Logo of Phnom Penh Post newspaper Phnom Penh Post - GAT wins appeal on "illegal" logs

GAT wins appeal on "illegal" logs

GAT wins appeal on "illegal" logs

The Phnom Penh Appeals Court has ruled that Malaysian-owned Grand Atlantic Timber

(GAT) should go unpunished for illegal logging in the Cardamom Mountains.

The December 18 verdict in the Appeals Court upheld an earlier Koh Kong provincial

court ruling.

The Appeal's Court accepted GAT's argument that the 777 logs the Department of Forestry

and Wildlife (DFW) accused GAT of illegally cutting were just the by-product of company

road construction within its concession.

The court ruling disregarded a GAT manager's written confession that many of the

777 logs had been illegally cut in a neighboring company's concession.

Patrick Alley, Director of the environmental watchdog organization Global Witness,

said they are disappointed with the Appeals Court ruling.

"It demonstrates that industrial logging companies can flout the law, and can

undermine all of the extensive efforts to reform the forest sector by the government

and the donor community, and receive minimal penalties," said Alley.

"While crime pays it will continue to be committed. Despite the extensive information

relating to the 'total systems failure' of the concession system documented in the

ADB concession review, not one single concession company has yet suffered the consequences

of their mismanagement or illegal activities. This has got to change."

On June 3 a Forest Crime Monitoring Unit (FCMU) team visited the GAT concession and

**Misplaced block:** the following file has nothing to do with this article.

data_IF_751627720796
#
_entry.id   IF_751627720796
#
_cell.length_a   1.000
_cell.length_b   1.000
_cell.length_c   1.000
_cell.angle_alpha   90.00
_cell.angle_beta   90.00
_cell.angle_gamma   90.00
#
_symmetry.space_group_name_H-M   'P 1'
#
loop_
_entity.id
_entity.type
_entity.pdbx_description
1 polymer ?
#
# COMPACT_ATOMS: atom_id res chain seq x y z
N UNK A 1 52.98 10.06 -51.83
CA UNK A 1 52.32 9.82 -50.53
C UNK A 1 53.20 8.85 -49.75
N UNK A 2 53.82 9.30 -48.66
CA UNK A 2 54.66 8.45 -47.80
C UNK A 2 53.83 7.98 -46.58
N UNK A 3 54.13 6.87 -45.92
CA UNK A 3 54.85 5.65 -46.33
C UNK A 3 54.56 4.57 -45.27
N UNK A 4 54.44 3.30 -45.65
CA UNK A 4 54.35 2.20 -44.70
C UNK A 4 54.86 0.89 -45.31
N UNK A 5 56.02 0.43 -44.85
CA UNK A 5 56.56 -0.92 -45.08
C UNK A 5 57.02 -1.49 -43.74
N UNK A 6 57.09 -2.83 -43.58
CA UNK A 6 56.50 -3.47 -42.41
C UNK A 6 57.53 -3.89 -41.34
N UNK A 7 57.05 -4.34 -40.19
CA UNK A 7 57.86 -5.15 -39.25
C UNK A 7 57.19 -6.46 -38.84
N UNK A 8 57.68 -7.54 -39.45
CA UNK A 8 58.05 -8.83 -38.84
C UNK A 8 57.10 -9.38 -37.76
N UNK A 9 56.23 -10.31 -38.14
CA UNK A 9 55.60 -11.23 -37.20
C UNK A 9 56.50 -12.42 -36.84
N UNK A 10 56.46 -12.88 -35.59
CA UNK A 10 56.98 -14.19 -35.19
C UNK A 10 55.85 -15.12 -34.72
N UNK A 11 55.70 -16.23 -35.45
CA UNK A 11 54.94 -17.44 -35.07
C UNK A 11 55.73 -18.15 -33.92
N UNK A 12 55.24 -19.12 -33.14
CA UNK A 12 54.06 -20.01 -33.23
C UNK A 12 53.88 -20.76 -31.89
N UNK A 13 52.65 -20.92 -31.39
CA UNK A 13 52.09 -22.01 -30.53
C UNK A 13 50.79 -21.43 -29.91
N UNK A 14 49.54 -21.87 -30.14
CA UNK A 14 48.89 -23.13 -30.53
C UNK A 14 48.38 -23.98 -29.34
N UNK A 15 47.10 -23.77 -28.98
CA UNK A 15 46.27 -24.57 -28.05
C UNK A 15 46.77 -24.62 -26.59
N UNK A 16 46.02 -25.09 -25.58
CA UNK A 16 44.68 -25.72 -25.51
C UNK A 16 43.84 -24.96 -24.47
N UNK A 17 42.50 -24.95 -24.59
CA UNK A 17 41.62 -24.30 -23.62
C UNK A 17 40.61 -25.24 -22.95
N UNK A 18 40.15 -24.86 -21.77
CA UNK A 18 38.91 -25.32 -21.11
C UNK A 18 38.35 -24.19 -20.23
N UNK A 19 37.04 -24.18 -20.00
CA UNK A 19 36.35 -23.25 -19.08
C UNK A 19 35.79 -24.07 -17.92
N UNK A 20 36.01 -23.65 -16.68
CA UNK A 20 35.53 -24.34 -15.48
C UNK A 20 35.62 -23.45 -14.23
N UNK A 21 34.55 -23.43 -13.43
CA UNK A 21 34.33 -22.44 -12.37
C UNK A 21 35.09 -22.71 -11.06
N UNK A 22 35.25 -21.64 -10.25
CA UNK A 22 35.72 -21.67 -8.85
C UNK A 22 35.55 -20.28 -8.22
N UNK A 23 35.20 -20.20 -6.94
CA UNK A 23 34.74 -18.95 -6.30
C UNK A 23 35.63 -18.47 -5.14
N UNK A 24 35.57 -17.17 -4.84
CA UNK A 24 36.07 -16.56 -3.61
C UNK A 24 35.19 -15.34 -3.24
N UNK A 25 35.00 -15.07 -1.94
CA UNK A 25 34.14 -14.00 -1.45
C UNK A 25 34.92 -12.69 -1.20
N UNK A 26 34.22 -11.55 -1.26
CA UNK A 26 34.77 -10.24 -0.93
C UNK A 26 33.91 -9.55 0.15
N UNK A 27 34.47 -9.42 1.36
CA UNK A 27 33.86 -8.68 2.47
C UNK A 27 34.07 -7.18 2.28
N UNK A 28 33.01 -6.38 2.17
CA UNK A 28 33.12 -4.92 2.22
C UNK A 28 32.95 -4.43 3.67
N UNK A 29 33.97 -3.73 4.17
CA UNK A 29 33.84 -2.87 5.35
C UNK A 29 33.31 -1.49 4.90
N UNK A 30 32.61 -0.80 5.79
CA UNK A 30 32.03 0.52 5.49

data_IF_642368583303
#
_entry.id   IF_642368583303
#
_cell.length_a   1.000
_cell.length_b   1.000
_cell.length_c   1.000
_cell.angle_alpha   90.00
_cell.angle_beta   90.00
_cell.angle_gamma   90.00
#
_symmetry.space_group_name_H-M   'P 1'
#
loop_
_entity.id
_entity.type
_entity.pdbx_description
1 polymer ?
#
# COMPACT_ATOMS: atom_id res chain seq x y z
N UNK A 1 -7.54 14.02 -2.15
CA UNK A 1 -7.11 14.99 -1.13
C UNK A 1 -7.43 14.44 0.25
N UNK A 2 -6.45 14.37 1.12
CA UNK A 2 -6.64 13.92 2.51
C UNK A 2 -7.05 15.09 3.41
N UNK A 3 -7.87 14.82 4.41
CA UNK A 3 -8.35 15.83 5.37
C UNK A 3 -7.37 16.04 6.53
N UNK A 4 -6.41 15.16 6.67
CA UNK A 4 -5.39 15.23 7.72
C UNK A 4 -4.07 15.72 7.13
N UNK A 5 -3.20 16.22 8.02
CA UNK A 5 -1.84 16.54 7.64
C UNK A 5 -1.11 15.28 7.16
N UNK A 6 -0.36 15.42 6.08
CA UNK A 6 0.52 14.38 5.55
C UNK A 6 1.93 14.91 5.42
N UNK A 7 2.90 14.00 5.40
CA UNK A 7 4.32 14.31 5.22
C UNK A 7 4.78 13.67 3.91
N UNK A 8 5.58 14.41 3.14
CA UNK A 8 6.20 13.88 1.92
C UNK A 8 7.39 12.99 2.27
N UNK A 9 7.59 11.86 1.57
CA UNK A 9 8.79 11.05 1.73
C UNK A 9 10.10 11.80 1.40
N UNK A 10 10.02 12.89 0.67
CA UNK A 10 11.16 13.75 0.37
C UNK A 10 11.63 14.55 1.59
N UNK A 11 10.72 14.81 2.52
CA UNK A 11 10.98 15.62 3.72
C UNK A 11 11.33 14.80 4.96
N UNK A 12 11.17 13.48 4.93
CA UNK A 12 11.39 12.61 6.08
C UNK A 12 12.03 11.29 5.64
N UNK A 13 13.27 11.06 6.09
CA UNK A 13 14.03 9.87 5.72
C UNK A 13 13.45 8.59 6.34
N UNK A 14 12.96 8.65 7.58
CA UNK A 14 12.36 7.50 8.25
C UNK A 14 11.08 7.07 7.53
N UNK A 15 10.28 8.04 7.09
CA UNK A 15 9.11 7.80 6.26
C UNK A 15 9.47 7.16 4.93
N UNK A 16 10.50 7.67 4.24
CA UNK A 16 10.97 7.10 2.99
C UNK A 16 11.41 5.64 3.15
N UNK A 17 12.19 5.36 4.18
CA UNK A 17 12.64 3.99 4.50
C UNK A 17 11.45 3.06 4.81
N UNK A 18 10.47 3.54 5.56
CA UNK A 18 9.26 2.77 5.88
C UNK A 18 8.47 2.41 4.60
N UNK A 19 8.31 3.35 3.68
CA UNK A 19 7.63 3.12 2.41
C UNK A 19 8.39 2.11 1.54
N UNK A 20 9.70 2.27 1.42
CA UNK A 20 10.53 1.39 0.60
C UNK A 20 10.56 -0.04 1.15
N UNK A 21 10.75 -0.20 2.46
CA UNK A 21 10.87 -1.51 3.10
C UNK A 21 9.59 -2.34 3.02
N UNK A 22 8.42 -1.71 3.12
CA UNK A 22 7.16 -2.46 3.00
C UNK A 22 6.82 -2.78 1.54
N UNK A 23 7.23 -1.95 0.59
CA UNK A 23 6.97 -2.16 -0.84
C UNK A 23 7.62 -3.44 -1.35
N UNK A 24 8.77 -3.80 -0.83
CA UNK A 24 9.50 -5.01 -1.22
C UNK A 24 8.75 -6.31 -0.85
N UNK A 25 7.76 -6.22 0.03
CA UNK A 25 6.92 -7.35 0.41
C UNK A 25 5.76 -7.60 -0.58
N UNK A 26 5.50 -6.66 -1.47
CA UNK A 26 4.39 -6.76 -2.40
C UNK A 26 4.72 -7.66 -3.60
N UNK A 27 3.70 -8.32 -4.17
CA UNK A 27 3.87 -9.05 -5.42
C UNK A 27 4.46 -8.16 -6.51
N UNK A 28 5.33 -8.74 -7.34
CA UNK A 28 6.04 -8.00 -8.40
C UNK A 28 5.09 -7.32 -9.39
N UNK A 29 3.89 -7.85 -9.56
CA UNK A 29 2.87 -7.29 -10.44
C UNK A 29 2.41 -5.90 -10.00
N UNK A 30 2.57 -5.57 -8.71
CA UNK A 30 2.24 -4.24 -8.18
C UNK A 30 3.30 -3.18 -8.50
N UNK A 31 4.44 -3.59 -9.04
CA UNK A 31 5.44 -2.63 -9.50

confirmed findings of an aerial survey showing that GAT was illegally logging in

the Samling concession.

The GAT concession manager, Steve Leang Than, admitted to the

team that GAT had collected the 777 logs without permits to cut, collect, or transport

them.

Leang Than acknowledged that GAT had taken logs from the Samling concession's Coupe

Three, and had no permission from Samling to build a forward logging camp there.

He also admitted that GAT had continued to bulldoze roads into the Central Cardamoms

until May 30 - a month after DFW Director Ty Sokhun ordered them to halt construction.

The DFW prepared a case against GAT which was then handed over to provincial forestry

officials. However, the DFW's head office in Phnom Penh did not know the June 20

trial took place in Koh Kong until after it was all over.

A provincial Legislation and Litigation official - with no legal training - presented

the DFW's case in the Koh Kong court. Not only did the official fail to utilize available

video evidence, he omitted any mention of GAT's illegal logging in the Samling timber

company's concession.

The Koh Kong court found GAT guilty of the illegal cutting and transportion of the

777 logs but allowed the company to keep the logs in return for paying the official

Government royalty rate of $54 per cubic meter.

Global Witness believes the logs should have been confiscated and fines of between

two and three times the value of the logs levied against GAT.

Disagreeing with the court decision, the DFW lodged the appeal which was subsequently

lost on Dec 18.

Alley said Global Witness will recommend that the Government appeal the latest decision

to the High Court.

"True reform will only succeed when the logging companies learn that illegal

logging is going to cost them their concessions," he said.

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